No one expects Trump to start a trade war. His passive aggressiveness is obvious, however, and it is making the economic well-being in countries around the world vulnerable to political predators.
The United States set the global economic mood after World War II. Trump is throwing 72 years of global economic growth out the window, and many of the countries that support U.S. economic policies are on Trump’s chopping block too. Trump’s idea of making America Great Again comes at a high cost. The United States is losing friends and gaining economic enemies. Those enemies will hurt American consumers when the smoke from Trump’s economic shotgun approach starts to clear.
Some might not know, but India is making a move up in the global economy, and the country has the potential to grow much more than most people know. In the last year, India was able to surpass China as the fastest growing large economy in the entire world. They are home to a huge population that has the potential to have a mighty economic footprint, but they are still small when compared to economic leaders the European Union, China, and the United States.
In order for India to produce economic growth at a higher rate, they need to take some lessons from other economies around the globe. For starters, they need to set up a system of regulations that works to boost all stakeholders instead of the current top down system they employ. While most countries use regulations to gain wanted outputs, India is different because they use these regulations as personal tools to fit their personal agendas. This selfish mentality greatly limits the overall wealth of the country with a lack of job creation, economic growth, environmental causes and even social life within the country.
India should look to other countries for guidance in this area. The United States, as a prime example, has a blustering economy because the US Government creates and uses regulations that can improve the overall economic well being of the majority of the country. Most regulations are meant to improve economic activity, which would be a huge boost if similar agendas were used in India.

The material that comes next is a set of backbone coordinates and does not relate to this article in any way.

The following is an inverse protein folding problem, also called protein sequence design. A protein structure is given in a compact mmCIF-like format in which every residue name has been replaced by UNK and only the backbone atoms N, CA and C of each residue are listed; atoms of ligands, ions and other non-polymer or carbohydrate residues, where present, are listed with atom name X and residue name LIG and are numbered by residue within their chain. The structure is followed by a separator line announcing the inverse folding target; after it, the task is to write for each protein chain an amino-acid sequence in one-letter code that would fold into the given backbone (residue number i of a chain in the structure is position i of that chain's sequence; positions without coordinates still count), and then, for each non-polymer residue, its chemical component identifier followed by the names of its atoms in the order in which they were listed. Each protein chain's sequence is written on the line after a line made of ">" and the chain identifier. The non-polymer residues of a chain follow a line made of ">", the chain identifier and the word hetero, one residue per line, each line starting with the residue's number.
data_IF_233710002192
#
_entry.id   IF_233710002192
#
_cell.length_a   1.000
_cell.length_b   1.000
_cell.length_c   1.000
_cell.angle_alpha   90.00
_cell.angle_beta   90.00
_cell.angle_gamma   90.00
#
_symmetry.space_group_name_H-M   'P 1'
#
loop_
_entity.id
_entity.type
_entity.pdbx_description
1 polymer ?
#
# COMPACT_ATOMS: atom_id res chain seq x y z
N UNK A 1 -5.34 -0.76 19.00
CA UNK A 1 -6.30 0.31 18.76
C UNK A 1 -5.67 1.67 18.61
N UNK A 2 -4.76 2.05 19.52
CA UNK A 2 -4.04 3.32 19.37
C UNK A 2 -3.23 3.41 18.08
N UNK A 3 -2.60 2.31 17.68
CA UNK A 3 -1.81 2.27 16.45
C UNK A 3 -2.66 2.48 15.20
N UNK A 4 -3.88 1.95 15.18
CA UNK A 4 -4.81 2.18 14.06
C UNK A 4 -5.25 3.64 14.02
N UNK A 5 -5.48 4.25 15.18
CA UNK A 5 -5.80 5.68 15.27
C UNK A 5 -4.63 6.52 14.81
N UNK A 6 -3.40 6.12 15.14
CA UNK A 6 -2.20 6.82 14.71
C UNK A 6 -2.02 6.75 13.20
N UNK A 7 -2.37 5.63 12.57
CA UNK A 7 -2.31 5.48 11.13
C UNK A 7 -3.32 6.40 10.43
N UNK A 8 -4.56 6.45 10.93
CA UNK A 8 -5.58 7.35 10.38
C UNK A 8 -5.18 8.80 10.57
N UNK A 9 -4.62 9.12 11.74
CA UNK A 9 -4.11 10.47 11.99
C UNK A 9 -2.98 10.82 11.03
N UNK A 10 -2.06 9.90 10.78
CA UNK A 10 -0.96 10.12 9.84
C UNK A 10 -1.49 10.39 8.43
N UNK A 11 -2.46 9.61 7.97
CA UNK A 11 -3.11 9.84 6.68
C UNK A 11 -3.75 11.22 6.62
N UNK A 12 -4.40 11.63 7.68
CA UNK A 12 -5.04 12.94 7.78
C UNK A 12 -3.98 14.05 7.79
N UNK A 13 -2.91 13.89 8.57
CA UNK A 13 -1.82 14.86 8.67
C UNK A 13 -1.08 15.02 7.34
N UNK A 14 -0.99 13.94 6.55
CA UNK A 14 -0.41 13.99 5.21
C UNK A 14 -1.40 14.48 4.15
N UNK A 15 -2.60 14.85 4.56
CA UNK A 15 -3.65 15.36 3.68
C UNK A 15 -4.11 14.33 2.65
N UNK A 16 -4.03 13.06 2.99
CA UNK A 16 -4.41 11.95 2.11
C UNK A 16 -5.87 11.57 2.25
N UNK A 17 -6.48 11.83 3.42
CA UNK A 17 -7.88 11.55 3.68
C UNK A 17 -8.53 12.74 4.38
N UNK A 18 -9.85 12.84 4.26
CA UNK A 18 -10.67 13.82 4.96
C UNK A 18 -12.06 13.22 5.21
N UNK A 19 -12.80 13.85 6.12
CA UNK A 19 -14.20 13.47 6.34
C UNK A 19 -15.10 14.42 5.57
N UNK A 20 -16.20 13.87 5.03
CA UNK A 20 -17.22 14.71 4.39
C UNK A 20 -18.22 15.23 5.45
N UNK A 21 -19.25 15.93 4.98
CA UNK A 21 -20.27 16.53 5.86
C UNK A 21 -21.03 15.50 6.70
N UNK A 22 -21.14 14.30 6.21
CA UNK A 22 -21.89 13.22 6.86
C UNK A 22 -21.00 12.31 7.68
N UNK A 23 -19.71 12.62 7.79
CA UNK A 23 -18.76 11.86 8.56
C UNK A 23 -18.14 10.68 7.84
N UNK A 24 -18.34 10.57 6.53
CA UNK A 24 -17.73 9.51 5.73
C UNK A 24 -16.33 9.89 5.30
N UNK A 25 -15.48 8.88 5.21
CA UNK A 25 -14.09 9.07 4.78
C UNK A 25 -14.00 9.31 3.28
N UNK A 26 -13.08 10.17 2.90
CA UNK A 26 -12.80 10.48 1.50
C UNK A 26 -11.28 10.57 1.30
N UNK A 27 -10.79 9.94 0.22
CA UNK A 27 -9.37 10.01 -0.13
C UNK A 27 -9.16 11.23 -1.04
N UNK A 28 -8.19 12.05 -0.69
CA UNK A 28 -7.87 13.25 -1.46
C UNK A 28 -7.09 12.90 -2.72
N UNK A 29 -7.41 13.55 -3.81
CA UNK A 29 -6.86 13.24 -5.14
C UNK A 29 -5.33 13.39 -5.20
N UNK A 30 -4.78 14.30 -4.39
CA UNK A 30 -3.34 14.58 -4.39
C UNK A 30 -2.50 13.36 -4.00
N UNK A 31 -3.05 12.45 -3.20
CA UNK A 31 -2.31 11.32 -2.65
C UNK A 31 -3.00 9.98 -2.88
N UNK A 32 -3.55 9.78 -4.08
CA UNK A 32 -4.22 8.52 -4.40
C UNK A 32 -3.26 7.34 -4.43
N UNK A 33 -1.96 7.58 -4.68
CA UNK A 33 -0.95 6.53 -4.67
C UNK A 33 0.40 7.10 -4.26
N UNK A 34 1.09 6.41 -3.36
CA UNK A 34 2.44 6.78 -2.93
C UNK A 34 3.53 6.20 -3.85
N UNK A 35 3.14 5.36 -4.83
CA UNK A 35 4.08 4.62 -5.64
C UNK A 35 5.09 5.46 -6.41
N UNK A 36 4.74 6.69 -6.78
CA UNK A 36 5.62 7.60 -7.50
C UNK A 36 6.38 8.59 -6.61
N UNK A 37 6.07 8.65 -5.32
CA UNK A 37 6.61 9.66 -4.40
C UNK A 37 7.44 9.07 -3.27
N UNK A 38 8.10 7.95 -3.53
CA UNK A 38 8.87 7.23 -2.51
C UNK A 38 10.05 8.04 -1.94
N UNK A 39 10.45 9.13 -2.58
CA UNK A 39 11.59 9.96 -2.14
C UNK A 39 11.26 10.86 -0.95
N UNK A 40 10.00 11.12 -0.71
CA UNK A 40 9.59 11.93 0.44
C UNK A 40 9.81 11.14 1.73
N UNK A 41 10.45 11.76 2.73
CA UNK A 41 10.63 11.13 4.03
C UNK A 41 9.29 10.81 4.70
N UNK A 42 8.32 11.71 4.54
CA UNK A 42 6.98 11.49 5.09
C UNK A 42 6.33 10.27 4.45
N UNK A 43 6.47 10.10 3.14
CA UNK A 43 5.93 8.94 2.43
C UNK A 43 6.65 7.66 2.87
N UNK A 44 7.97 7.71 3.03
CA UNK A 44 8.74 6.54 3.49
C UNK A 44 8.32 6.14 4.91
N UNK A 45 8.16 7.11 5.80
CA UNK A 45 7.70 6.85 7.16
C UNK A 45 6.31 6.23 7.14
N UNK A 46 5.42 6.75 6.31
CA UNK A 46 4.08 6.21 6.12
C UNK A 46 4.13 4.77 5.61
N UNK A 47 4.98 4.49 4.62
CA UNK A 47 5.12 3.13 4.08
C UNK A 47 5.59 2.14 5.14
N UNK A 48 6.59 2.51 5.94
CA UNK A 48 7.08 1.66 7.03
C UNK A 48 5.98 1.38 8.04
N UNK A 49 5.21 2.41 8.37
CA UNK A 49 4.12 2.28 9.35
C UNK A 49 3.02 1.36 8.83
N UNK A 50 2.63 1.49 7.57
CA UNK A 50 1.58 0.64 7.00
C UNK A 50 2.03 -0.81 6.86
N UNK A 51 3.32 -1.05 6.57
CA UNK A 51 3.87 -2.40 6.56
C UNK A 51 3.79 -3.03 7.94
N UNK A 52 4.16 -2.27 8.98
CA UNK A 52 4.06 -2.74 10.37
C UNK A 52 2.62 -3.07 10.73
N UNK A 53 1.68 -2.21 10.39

In short, there are really three key areas that India needs to focus on to improve their financial status. India needs to focus on approaching regulations by using the viewpoints of the government, the people and the people who have a stake in the financial gains and losses. This collaborative approach allows for a more well rounded viewpoint and regulations that have a more overall affect on all of the people. India should also asses the impact on all rules and deals to decide if the trade off for each item is worth the costs and terms on the table. Currently only their proposing agencies make the evaluations which presents a major conflict of interest and can often lead to bad deals. Finally, each agency should have authority over certain sectors with no overlap. this really only causes confusion as well as excess cost. Agencies should have their own areas of expertise at different levels to avoid confusion, wasted time, and most importantly, wasted money. For a more detailed outline of each approach as well as examples of areas that need improvement, check out this article at the Huffington Post.
While India has a ways to go, it is clear that they have stepped up and taken a position in the global economy, intent on trying to move up in the food chain. If they choose to follow some key steps an implement key strategies, they have all the tools necessary to do the job. It is within reason to expect to see the country become a more prominent economic player around the globe in the very near future.